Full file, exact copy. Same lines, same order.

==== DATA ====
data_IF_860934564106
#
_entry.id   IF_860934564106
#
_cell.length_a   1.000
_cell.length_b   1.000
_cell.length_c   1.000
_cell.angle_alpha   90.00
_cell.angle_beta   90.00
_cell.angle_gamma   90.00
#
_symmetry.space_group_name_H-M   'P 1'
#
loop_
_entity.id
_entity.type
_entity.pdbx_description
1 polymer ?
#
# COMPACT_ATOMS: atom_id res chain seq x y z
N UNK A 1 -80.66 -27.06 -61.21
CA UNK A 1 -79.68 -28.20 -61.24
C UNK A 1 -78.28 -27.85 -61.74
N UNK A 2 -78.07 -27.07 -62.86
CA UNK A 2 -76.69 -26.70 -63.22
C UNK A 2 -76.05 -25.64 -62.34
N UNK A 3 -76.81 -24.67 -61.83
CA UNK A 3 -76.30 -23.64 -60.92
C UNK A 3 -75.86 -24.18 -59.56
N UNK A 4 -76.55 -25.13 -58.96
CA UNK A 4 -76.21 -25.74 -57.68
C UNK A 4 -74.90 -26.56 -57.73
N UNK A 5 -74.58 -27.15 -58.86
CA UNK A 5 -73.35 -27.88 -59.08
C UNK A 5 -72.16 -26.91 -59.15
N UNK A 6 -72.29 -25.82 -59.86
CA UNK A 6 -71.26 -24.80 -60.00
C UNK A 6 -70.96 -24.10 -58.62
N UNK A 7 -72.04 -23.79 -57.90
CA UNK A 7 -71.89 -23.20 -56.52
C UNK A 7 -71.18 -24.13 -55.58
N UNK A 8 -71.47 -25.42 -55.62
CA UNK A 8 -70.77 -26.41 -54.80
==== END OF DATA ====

data_IF_860934564106
#
_entry.id   IF_860934564106
#
_cell.length_a   1.000
_cell.length_b   1.000
_cell.length_c   1.000
_cell.angle_alpha   90.00
_cell.angle_beta   90.00
_cell.angle_gamma   90.00
#
_symmetry.space_group_name_H-M   'P 1'
#
loop_
_entity.id
_entity.type
_entity.pdbx_description
1 polymer ?
#
# COMPACT_ATOMS: atom_id res chain seq x y z
N UNK A 1 -80.66 -27.06 -61.21
CA UNK A 1 -79.68 -28.20 -61.24
C UNK A 1 -78.28 -27.85 -61.74
N UNK A 2 -78.07 -27.07 -62.86
CA UNK A 2 -76.69 -26.70 -63.22
C UNK A 2 -76.05 -25.64 -62.34
N UNK A 3 -76.81 -24.67 -61.83
CA UNK A 3 -76.30 -23.64 -60.92
C UNK A 3 -75.86 -24.18 -59.56
N UNK A 4 -76.55 -25.13 -58.96
CA UNK A 4 -76.21 -25.74 -57.68
C UNK A 4 -74.90 -26.56 -57.73
N UNK A 5 -74.58 -27.15 -58.86
CA UNK A 5 -73.35 -27.88 -59.08
C UNK A 5 -72.16 -26.91 -59.15
N UNK A 6 -72.29 -25.82 -59.86
CA UNK A 6 -71.26 -24.80 -60.00
C UNK A 6 -70.96 -24.10 -58.62
N UNK A 7 -72.04 -23.79 -57.90
CA UNK A 7 -71.89 -23.20 -56.52
C UNK A 7 -71.18 -24.13 -55.58
N UNK A 8 -71.47 -25.42 -55.62
CA UNK A 8 -70.77 -26.41 -54.80